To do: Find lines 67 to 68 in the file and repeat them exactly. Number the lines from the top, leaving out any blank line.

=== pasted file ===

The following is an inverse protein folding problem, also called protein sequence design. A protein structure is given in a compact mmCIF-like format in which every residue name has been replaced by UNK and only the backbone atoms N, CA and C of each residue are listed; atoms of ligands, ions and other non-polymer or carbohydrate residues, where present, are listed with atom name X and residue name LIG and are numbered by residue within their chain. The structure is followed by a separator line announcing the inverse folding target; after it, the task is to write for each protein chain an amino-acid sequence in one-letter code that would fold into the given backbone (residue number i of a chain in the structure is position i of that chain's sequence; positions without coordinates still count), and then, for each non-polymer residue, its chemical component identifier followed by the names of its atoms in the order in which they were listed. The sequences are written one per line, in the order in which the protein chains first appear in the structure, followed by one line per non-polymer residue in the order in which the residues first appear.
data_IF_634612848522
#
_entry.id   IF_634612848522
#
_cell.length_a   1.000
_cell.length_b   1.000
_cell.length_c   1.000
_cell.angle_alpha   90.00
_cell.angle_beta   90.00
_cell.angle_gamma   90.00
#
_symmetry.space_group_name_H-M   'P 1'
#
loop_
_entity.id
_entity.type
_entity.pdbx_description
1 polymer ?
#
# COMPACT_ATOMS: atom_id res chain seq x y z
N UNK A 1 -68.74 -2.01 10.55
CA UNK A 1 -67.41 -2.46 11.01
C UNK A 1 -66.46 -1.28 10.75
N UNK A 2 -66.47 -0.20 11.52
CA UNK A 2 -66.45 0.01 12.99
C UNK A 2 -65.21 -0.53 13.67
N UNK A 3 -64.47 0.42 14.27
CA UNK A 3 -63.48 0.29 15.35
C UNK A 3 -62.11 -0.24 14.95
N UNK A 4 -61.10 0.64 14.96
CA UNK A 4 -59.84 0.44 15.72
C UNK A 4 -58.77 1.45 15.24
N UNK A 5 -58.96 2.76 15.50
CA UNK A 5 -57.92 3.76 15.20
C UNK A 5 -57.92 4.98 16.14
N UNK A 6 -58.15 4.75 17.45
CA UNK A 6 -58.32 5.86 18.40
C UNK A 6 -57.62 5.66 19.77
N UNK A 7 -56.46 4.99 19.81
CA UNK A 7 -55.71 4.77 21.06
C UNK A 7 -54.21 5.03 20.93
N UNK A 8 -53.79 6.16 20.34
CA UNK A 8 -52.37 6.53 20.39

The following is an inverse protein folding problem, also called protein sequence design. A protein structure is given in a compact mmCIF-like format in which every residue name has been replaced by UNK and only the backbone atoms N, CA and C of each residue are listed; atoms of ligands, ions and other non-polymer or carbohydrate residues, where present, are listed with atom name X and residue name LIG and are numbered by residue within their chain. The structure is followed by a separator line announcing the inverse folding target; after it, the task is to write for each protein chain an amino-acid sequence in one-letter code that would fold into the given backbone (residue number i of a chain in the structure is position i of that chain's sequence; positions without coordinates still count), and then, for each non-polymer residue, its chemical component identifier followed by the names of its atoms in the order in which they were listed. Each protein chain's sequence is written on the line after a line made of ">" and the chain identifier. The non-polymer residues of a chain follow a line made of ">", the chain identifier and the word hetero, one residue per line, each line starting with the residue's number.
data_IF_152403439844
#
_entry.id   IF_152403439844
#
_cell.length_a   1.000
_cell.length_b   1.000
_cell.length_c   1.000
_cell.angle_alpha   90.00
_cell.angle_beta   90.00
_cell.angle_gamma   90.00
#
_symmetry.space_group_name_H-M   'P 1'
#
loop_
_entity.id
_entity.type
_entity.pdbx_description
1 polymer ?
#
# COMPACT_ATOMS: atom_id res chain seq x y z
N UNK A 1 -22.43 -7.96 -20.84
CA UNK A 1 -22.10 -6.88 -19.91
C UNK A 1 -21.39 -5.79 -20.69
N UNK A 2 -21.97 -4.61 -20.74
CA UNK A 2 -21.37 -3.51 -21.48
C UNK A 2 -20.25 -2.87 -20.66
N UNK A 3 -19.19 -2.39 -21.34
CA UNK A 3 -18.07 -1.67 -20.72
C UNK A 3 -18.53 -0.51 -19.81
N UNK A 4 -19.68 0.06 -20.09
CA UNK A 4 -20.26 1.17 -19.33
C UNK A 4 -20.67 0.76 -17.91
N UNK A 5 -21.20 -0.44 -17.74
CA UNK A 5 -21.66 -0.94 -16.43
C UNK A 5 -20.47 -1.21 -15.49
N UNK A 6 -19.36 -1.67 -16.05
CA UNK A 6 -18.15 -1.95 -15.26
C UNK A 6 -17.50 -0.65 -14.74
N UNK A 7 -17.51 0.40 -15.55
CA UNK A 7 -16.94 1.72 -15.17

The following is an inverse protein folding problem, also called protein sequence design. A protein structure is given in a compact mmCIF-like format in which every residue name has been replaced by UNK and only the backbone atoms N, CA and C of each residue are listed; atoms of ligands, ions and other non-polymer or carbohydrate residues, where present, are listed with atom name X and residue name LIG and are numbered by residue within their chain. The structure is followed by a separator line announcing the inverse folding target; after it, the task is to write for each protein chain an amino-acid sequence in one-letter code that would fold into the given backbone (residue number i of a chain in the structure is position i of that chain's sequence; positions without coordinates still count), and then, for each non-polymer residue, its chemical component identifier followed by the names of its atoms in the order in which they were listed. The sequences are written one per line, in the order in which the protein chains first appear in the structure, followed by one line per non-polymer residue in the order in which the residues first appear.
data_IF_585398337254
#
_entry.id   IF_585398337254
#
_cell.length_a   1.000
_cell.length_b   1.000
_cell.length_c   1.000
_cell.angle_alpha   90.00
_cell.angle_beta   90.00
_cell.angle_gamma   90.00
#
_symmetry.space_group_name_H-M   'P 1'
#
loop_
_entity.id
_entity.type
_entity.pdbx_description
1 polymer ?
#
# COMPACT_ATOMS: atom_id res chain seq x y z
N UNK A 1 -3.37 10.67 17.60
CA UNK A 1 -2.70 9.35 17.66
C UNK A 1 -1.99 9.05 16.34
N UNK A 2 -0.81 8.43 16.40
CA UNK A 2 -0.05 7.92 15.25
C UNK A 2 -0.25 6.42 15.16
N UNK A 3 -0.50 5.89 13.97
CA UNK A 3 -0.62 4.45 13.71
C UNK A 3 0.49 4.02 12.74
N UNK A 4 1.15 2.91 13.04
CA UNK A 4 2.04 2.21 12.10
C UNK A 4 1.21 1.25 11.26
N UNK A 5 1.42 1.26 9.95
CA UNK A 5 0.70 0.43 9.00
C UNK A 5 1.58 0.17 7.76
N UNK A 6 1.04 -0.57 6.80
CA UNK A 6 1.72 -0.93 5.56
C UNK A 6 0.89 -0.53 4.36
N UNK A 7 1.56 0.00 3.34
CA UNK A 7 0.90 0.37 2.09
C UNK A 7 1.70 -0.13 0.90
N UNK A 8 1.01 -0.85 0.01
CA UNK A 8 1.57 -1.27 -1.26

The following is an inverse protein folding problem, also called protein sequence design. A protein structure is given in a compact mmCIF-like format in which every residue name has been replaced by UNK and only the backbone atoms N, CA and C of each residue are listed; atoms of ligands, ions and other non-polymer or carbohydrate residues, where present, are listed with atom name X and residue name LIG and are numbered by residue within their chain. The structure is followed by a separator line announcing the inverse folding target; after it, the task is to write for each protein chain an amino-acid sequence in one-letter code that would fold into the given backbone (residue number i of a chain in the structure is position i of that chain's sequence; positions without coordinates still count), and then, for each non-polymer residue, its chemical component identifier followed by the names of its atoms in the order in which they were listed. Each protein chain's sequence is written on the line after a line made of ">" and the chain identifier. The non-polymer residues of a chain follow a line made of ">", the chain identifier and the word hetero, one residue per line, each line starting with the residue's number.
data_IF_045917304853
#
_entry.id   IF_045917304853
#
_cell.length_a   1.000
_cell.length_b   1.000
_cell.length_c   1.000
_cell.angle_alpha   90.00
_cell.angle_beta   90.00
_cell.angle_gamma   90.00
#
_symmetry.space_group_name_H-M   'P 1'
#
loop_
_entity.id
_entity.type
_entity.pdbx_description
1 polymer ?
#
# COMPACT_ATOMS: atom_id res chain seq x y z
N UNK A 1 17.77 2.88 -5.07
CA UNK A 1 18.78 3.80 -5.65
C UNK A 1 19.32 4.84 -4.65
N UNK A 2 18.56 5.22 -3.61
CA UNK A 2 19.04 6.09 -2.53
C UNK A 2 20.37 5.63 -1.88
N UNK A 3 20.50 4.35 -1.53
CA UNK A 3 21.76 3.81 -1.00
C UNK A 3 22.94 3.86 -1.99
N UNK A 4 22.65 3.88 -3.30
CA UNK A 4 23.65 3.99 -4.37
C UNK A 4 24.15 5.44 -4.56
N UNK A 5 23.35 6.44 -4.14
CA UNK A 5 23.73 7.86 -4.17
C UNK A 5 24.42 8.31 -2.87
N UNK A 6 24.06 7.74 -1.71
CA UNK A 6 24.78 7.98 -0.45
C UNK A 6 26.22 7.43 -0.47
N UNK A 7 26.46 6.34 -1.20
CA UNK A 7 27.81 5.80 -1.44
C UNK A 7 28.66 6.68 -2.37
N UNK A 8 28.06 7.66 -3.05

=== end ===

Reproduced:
CA UNK A 1 -22.10 -6.88 -19.91
C UNK A 1 -21.39 -5.79 -20.69